It's a standard assumption in the West: As a society progresses, it eventually becomes a capitalist, multi-party democracy. Right? Eric X. Li, a Chinese investor and political scientist, begs to differ. In this provocative, boundary-pushing talk, he asks his audience to consider that there's more than one way to run a successful modern nation.
Marco Tempest spins a beautiful story of what magic is, how it entertains us and how it highlights our humanity -- all while working extraordinary illusions with his hands and an augmented reality machine.
"Is it okay if I totally trash your office?" It's a question Elyn Saks once asked her doctor, and it wasn't a joke. A legal scholar, in 2007 Saks came forward with her own story of schizophrenia, controlled by drugs and therapy but ever-present. In this powerful talk, she asks us to see people with mental illness clearly, honestly and compassion...
“If you really want to know a people, start by looking inside their bedrooms," says Shereen El Feki, who traveled through the Middle East for five years, talking to people about sex. While those conversations reflected rigid norms and deep repression, El Feki also discovered that sexual conservatism in the Arab world is a relatively new thing. S...
Would you kill for a pair of Air Jordans? Lemon Andersen spins a tale of someone who did, reciting a poem by Reg E. Gaines. These verses taught Lemon that poetry could be about more than self-expression, and could sound like music when given rhythm and infused with the grit of the New York streets around him.
Ten days after 9/11, a shocking attack at a Texas mini-mart shattered the lives of two men: the victim and the attacker. In this stunning talk, Anand Giridharadas, author of "The True American," tells the story of what happened next. It's a parable about the two paths an American life can take, and a powerful call for reconciliation.
With streams and rivers drying up because of over-usage, Rob Harmon talks about a clever market mechanism to bring back the water. Farmers and beer companies find their fates intertwined in the century-old tale of Prickly Pear Creek.
Define students by what they contribute, not what they lack -- especially those with difficult upbringings, says educator Victor Rios. Interweaved with his personal tale of perseverance as an inner-city youth, Rios identifies three straightforward strategies to shift attitudes in education and calls for fellow educators to see "at-risk" students...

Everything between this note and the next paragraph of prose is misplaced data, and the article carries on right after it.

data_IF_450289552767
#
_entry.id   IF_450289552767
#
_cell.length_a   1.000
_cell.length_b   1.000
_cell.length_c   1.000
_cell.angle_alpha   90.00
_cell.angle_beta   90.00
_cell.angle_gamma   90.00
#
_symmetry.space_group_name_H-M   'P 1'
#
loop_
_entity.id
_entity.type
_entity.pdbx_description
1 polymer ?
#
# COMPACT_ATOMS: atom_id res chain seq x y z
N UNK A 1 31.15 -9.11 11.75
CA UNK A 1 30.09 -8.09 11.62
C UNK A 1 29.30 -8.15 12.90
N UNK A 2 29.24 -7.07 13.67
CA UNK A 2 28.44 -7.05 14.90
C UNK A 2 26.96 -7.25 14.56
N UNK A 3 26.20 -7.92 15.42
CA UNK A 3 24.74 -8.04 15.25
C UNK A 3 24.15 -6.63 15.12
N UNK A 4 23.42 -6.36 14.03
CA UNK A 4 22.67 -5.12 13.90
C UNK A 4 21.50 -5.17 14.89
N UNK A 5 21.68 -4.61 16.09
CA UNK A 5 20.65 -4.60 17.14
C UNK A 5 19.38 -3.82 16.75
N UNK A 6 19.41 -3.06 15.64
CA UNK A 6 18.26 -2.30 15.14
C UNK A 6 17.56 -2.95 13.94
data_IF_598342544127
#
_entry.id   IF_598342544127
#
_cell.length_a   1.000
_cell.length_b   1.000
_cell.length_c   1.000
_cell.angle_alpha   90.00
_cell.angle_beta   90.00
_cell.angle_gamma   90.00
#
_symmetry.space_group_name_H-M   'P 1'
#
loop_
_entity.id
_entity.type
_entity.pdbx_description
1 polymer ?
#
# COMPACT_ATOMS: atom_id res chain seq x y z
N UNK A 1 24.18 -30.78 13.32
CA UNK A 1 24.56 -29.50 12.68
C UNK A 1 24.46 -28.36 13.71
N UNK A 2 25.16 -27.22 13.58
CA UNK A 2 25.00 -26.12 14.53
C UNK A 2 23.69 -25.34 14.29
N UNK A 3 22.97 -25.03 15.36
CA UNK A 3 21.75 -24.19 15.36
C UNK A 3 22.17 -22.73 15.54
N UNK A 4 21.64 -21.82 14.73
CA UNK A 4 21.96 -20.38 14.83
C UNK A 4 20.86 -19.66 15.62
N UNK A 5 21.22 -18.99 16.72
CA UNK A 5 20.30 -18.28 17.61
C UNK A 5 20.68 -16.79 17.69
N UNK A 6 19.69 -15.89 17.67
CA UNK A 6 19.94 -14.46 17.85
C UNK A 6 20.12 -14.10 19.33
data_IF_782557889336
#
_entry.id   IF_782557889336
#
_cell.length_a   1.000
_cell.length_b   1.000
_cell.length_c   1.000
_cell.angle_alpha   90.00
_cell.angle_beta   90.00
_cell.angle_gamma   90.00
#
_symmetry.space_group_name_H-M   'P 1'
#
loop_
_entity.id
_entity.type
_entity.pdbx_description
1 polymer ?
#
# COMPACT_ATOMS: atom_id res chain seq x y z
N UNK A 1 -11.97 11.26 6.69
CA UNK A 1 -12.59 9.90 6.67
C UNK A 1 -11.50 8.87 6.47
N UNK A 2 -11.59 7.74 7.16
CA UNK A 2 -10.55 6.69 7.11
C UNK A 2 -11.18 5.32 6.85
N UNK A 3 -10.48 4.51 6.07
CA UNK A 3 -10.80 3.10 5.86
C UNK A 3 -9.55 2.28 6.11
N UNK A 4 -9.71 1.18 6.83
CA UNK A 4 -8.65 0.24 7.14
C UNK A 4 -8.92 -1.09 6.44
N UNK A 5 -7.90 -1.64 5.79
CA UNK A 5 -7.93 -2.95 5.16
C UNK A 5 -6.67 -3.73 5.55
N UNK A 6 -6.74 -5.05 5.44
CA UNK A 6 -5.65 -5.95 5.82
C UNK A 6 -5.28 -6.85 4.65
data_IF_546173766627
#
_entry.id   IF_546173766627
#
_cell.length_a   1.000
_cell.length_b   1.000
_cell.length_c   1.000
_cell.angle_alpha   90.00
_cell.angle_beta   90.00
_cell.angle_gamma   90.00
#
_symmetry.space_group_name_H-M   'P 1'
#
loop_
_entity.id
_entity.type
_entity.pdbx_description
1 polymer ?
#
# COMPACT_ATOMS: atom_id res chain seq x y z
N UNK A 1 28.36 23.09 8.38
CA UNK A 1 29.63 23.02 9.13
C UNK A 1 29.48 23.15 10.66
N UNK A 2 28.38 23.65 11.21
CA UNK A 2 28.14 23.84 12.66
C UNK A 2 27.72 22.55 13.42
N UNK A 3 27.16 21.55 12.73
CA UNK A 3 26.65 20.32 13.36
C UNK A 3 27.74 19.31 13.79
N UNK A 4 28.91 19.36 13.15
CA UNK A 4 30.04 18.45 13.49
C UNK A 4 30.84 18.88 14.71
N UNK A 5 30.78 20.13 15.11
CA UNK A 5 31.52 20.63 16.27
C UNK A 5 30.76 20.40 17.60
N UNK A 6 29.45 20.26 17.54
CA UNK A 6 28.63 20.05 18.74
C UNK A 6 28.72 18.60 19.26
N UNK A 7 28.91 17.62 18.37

We make millions of online purchases daily, but who (or what) actually puts our items into packages? In this talk, Mick Mountz weaves a fascinating, surprisingly robot-filled tale of what happens inside a warehouse.
The tale of a major global cultural phenomenon: Cricket commentator Harsha Bhogle describes the spectacular arrival of fast-paced 20-20 cricket as it parallels the rise of modern India. He traces the game from its sleepy English roots to the current world of celebrity owners and million-dollar player contracts.
With endearing honesty and vulnerability, Raghava KK tells the colorful tale of how art has taken his life to new places, and how life experiences in turn have driven his multiple reincarnations as an artist -- from cartoonist to painter, media darling to social outcast, and son to father.
America was built by makers -- curious, enthusiastic amateur inventors whose tinkering habit sparked whole new industries. At TED@MotorCity, MAKE magazine publisher Dale Dougherty says we're all makers at heart, and shows cool new tools to tinker with, like Arduinos, affordable 3D printers, even DIY satellites.
"Puppets always have to try to be alive," says Adrian Kohler of the Handspring Puppet Company, a gloriously ambitious troupe of human and wooden actors. Beginning with the tale of a hyena's subtle paw, puppeteers Kohler and Basil Jones build to the story of their latest astonishment: the wonderfully life-like Joey, the War Horse, who trots (and ...
New York was planning to tear down the High Line, an abandoned elevated railroad in Manhattan, when Robert Hammond and a few friends suggested: Why not make it a park? He shares how it happened in this tale of local cultural activism.
Fifty percent of traffic accidents happen at intersections. Gary Lauder shares a brilliant and cheap idea for helping drivers move along smoothly: a new traffic sign that combines the properties of "Stop" and "Yield."
At age 14, in poverty and famine, a Malawian boy built a windmill to power his family's home. Now at 22, William Kamkwamba, who speaks at TED, here, for the second time, shares in his own words the moving tale of invention that changed his life.
It's a classic underdog tale: David, a young shepherd armed only with a sling, beats Goliath, the mighty warrior. The story has transcended its biblical origins to become a common shorthand for unlikely victory. But, asks Malcolm Gladwell, is that really what the David and Goliath story is about?
When Joshua Prager was 19, a devastating bus accident left him a hemiplegic. He returned to Israel twenty years later to find the driver who turned his world upside down. In this mesmerizing tale of their meeting, Prager probes deep questions of nature, nurture, self-deception and identity.
The path to better medicine is paved with accidental yet revolutionary discoveries. In this well-told tale of how science happens, neuroscientist Rebecca Brachman shares news of a serendipitous breakthrough treatment that may prevent mental disorders like depression and PTSD from ever developing. And listen for an unexpected -- and controversial...